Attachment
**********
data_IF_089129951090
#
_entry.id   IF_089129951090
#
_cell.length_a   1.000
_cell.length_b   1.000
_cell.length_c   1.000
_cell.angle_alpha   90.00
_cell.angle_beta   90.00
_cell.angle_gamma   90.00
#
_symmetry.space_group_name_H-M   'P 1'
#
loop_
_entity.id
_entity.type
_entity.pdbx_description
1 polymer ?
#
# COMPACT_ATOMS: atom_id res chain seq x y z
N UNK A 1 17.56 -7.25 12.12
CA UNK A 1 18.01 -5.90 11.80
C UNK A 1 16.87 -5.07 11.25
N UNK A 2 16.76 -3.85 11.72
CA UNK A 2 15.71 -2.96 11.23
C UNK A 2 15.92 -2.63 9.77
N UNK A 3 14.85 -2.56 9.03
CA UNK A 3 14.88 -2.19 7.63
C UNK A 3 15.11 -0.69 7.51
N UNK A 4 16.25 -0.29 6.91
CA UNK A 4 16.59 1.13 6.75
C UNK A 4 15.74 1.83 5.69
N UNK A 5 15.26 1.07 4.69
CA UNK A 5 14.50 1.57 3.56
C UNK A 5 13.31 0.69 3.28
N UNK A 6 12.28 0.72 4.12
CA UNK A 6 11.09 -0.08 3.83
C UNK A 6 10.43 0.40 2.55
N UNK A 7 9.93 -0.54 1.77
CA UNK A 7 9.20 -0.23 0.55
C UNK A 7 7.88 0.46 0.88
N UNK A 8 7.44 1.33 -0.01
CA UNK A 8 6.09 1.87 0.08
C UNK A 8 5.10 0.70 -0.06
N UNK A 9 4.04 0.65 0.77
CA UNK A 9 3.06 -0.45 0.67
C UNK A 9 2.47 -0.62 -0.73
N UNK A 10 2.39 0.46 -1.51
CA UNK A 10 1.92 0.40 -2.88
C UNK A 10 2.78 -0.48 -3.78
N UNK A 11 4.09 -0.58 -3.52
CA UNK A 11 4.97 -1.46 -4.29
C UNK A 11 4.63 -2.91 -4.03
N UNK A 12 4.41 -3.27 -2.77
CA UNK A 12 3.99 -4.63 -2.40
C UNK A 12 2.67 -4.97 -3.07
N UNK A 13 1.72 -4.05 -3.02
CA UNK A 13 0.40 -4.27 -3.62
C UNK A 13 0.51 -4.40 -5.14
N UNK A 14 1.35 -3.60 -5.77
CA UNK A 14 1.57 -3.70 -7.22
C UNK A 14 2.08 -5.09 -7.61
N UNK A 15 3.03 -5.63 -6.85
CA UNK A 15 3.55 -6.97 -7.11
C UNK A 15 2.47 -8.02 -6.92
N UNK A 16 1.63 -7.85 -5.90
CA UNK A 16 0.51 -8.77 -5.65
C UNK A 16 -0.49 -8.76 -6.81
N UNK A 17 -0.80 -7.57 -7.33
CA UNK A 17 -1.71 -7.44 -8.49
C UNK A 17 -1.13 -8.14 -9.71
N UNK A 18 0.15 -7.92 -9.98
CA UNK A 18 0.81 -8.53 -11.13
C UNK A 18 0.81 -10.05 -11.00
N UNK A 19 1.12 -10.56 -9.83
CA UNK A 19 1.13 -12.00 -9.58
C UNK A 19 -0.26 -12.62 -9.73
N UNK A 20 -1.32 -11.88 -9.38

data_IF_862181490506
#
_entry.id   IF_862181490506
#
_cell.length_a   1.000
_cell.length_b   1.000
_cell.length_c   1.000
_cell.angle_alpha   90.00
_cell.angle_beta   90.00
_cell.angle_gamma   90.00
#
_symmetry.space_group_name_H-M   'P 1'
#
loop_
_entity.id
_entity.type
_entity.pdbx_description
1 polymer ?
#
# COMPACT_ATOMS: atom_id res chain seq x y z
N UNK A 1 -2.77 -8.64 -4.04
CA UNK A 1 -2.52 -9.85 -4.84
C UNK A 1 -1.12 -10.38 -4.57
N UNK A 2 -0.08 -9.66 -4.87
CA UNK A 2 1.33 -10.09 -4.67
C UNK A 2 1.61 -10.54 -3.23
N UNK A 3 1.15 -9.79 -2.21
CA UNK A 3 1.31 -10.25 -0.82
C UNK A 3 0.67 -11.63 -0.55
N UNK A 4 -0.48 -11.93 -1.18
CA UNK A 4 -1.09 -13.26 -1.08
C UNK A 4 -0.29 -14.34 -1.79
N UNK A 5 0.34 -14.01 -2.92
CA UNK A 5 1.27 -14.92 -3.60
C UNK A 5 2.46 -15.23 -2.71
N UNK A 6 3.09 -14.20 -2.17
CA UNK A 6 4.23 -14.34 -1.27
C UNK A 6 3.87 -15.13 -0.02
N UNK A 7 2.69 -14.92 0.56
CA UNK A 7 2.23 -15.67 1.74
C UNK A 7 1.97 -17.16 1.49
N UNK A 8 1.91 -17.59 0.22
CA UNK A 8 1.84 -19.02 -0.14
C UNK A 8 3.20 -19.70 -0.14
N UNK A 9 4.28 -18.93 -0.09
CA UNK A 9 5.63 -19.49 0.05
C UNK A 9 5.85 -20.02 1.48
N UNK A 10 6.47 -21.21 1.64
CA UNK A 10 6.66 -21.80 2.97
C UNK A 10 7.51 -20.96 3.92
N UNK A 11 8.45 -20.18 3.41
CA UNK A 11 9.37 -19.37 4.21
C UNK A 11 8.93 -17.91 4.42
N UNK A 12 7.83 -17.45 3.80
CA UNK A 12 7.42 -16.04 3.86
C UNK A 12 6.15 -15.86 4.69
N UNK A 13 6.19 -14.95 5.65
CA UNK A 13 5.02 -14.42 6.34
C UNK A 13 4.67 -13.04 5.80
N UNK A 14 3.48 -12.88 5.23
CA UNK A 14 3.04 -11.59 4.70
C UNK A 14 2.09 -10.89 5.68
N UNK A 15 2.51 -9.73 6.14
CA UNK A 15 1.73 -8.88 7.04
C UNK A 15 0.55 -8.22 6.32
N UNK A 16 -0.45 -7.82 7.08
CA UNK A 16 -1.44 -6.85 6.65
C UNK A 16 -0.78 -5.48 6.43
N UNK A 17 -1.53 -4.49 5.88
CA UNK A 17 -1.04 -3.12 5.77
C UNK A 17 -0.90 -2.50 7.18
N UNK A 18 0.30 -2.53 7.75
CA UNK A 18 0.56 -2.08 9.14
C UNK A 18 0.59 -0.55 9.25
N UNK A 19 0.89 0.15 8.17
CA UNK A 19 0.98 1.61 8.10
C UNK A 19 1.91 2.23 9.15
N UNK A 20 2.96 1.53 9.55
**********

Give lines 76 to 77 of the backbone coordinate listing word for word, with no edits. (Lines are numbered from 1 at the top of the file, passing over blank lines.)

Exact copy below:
CA UNK A 19 1.13 -12.00 -9.58
C UNK A 19 -0.26 -12.62 -9.73